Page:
A rhyming description of many ways that animals, and people, carry and protect their young.
The text distinguishes itself by including references to a broad diversity of animals ranging from those the theme demands—a kangaroo with a joey in her pouch, for instance—to some less-expected ones, such as a manatee whose baby swims close beside her, nuzzling below her fin to nurse. On the other hand, the rhymes feel quite forced at times, which undermines the book’s success, as in the spread about the emperor penguin: “The mother lays a single egg. / Then she goes out to sea. / The father warms it on his feet. / How can this really be?” Accompanying expository text on facing pages provides factual information that serves the book well, though its staid presence underscores the bouncy, rhyming text’s flaws. The realistic art style better suits the expository text and is at turns compelling (the penguin scene is a high point) and overworked (the alligator spread leaves little rest for the eye). The animal spreads are framed with opening and closing pages of text and art depicting racially diverse human parents carrying and caring for their little ones. Backmatter includes a matching game, further information about the animals, curricular connections, and print and internet resources.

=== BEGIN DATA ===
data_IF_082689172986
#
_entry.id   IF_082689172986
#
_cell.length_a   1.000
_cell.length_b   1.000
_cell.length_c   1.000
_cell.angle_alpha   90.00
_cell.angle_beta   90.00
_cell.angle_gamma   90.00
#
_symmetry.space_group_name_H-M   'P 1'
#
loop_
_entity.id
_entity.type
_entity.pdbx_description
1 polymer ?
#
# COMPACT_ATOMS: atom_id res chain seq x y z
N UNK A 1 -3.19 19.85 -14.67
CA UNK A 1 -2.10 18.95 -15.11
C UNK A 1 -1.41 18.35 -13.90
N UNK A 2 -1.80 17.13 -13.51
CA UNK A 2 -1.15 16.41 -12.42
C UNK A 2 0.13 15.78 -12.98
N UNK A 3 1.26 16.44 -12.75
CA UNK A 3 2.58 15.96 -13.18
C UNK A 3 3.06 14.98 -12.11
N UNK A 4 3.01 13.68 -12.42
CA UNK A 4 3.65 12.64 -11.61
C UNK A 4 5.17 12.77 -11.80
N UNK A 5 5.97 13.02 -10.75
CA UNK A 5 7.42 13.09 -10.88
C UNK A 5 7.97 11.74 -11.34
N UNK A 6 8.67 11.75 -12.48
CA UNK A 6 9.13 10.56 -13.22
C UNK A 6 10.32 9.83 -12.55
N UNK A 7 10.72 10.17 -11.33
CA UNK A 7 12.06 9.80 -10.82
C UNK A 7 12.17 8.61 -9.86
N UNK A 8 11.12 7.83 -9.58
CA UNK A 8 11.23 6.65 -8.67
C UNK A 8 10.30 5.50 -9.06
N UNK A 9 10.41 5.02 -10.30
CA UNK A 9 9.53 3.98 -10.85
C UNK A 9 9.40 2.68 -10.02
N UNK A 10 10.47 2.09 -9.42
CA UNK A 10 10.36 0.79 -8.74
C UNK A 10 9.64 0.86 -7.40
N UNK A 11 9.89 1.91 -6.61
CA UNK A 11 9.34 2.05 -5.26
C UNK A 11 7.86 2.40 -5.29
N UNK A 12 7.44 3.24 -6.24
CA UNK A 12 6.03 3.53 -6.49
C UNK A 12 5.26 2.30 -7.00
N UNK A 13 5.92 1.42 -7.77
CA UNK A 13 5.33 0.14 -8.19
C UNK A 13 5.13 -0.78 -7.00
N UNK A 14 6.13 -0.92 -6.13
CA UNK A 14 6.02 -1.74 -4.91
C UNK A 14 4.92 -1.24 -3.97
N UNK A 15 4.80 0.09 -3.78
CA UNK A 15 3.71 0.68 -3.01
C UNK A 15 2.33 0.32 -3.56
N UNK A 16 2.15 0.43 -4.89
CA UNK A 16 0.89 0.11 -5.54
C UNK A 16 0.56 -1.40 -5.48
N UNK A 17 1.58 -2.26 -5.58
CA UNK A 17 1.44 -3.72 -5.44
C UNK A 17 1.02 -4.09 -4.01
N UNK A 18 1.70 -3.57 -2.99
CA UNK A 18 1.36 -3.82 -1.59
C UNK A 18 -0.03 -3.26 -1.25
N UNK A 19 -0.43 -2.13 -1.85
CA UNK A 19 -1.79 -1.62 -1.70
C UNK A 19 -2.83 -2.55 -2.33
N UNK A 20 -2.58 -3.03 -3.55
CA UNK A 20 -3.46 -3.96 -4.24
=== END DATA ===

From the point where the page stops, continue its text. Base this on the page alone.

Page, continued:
A comforting, informative read even if the rhyme gets a bit carried away. (Informational picture book. 3-6)